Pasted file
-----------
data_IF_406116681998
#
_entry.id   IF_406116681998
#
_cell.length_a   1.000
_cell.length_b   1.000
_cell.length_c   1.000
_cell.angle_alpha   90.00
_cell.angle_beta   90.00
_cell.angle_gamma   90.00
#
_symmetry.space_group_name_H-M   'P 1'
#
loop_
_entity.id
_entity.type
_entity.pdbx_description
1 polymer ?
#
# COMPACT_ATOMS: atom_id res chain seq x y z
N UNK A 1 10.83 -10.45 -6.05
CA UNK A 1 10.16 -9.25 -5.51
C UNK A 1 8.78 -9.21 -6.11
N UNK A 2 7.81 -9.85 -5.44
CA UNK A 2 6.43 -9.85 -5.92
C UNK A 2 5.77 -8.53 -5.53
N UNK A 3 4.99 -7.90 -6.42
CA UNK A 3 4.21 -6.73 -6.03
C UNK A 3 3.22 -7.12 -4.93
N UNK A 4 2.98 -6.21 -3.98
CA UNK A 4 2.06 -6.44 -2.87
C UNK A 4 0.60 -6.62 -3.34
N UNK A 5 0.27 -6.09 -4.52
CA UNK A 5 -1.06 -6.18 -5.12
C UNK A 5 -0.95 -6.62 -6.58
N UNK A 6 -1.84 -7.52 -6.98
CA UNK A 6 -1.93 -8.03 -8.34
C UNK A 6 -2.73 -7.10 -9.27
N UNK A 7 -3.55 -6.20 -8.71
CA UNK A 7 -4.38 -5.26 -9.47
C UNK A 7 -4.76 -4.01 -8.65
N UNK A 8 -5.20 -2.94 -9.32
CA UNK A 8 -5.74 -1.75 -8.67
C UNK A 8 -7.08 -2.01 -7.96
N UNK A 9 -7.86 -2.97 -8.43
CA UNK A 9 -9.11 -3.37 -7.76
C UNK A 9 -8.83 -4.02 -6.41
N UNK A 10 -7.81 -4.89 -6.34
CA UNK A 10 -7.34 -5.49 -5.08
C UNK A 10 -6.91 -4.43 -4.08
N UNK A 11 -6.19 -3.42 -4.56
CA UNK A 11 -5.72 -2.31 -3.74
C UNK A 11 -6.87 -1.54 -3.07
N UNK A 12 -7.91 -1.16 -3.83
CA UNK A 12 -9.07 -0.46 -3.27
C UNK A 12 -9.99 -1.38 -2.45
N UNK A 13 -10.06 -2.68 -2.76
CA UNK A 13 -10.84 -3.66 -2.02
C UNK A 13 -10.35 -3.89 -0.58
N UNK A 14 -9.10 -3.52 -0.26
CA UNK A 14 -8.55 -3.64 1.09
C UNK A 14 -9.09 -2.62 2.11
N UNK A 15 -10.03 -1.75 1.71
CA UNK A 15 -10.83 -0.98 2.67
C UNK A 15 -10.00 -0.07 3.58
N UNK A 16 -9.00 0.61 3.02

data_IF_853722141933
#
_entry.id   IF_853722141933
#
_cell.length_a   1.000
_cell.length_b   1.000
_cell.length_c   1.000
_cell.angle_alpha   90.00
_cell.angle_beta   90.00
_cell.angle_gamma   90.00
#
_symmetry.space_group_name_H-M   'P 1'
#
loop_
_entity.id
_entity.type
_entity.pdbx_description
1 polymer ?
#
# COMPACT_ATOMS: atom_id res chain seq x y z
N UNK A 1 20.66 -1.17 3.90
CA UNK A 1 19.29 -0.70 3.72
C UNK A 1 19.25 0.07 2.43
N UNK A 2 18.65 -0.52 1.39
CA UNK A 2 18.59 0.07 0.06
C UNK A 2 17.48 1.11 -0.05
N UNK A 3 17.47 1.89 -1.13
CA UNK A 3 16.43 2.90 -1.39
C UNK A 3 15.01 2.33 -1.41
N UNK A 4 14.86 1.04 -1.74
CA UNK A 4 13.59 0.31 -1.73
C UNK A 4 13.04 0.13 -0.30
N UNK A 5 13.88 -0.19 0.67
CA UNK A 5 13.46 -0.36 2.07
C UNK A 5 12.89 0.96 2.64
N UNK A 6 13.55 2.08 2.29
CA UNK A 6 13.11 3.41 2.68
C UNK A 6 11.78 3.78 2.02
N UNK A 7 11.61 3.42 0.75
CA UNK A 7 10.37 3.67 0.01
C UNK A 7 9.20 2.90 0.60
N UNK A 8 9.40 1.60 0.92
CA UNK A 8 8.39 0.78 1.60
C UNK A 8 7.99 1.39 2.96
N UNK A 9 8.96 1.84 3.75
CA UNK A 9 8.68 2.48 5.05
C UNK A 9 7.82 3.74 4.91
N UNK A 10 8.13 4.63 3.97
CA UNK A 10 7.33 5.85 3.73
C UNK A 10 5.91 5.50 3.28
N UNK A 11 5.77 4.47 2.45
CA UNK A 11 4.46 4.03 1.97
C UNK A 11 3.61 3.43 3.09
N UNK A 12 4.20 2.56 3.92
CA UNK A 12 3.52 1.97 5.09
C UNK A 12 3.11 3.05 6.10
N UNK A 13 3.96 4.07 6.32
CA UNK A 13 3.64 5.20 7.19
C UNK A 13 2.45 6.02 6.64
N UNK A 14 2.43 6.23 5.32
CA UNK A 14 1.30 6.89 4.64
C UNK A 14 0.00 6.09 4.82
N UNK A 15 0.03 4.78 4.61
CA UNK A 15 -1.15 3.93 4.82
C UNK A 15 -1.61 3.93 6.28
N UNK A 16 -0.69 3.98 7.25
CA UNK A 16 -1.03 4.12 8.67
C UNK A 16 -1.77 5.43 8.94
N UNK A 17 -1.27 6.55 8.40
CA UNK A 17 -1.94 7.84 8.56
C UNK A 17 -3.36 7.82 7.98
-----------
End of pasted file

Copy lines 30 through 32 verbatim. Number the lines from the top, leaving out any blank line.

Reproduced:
N UNK A 4 2.98 -6.21 -3.98
CA UNK A 4 2.06 -6.44 -2.87
C UNK A 4 0.60 -6.62 -3.34